What you need to know
The petition has reached the threshold of 5,000 signatures, and the government is required to respond by Nov. 24.
An online petition is seeking amendments to Taiwan’s Act of Military Service System that would include "citizens that aren't male" in the country’s compulsory military service.
The petition was launched on Sept. 13 and has since reached the threshold of 5,000 signatures. The government is required to respond by Nov. 24.
The petition says that “Article 1 of the Act of Military Service System reads ‘In accordance with the Law, the male citizens of the Republic of China are obligated to take military service,’” which, “clearly conflicts with” the principles of gender equality stipulated in the Constitution.
The Act says “the physical differences between males and females create different social roles for them,” to explain why the Act is not unconstitutional. However, the petition says that some females do meet the standards of physical condition for serving in the military.
The petition concludes by saying that the Constitution regulates serving in the military as an obligation based on the needs of national defense, which it says “should not be ‘male national defense.’”
Taiwan has sought to abolish conscription, but the program has faced a series of delays due to lack of volunteers and has yet to be fully implemented. The petition says that before it does so, people of genders other than male should be included in the compulsory military service.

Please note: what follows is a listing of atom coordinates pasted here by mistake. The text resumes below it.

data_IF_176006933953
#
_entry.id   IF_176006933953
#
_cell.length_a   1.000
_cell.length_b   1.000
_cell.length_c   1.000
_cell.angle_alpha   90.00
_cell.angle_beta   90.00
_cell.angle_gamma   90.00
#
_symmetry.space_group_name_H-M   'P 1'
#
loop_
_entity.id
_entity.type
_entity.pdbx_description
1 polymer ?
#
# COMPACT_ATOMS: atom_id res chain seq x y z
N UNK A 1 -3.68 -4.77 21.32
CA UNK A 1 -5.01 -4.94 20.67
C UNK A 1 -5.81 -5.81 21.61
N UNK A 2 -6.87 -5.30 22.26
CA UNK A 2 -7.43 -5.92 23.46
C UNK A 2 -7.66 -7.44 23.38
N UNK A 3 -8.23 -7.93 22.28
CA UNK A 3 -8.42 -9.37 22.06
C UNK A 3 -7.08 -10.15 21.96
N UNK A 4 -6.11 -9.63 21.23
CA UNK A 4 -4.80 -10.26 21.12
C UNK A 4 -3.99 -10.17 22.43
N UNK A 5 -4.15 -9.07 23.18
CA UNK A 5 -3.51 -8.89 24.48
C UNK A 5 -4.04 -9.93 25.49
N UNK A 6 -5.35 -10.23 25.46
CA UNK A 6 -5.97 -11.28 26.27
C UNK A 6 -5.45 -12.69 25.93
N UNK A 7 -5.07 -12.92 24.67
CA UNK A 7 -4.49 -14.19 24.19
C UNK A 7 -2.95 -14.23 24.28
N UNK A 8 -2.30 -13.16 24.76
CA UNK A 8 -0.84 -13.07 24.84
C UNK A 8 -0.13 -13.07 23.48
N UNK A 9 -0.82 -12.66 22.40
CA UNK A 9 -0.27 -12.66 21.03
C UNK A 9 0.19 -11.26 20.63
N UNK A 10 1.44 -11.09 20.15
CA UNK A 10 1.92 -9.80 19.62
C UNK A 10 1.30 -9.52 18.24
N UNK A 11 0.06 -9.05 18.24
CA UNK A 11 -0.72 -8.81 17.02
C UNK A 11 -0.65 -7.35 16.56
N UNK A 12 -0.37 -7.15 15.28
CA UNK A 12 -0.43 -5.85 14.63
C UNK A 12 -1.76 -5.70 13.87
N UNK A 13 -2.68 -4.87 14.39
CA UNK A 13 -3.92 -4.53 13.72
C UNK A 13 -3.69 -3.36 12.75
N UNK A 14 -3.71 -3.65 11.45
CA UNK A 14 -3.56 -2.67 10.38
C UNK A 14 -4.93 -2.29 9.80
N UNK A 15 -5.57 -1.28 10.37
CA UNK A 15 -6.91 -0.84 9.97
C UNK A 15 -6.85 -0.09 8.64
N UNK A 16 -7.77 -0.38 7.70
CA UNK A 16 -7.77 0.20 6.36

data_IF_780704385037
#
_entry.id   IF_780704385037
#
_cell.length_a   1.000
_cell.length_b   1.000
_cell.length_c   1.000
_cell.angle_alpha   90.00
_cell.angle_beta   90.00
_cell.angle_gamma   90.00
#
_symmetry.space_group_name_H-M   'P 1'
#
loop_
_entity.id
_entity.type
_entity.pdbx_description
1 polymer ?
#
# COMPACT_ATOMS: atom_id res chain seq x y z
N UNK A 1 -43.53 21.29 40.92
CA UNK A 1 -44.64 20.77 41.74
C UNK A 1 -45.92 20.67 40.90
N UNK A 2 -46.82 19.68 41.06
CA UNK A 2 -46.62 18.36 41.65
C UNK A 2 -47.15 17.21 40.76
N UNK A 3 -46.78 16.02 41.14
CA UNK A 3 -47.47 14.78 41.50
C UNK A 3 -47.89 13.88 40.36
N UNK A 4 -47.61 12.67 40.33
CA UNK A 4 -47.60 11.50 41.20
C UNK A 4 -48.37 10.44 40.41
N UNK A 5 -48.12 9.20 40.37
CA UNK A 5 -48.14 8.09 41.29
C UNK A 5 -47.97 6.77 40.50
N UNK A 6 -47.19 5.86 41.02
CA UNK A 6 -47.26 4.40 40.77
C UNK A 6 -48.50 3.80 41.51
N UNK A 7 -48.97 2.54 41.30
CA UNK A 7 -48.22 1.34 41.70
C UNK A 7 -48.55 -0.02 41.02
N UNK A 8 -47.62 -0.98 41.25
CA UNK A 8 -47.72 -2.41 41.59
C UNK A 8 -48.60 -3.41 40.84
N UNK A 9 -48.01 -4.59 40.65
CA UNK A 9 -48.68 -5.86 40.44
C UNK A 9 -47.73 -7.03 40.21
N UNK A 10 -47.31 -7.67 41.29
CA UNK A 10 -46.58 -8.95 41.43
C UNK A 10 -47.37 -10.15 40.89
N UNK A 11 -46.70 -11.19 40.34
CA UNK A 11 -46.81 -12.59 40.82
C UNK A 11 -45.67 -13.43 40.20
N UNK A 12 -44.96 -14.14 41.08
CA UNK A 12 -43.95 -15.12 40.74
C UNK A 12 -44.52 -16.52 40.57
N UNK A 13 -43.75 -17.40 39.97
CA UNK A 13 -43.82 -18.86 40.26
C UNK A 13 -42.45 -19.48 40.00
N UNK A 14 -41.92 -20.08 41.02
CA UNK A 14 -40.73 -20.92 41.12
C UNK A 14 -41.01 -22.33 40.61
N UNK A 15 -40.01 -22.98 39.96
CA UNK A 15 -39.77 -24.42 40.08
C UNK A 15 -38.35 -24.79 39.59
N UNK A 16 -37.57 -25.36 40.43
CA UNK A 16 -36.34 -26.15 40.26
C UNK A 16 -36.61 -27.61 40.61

Comments under the petition read, “Females should be required to serve in the military, or else it is gender discrimination,” and “This is true gender equality.”
An op-ed in the Chinese-language United Daily News questions whether requiring women to serve in the military would change the “masculine” military culture and improve gender equality within the armed forces.
The author, Chien Wei-hsuan (簡維萱), uses Israel as an example. He says Israeli sociologist Orna Sasson-Levy has found during research that while men and women are required to serve in the Israeli military, male soldiers still hold the most authority.
“Even if women are in the army, they are rarely in positions that require them to be on the battlefield,” says Chien. “At least 30 percent do secretarial or administrative work.”
According to a 2015 National Defense report, there were 17,000 female soldiers serving in Taiwan's military as of August 2015, or 10.16 percent of the total.
First Editor: Edward White
Second Editor: J. Michael Cole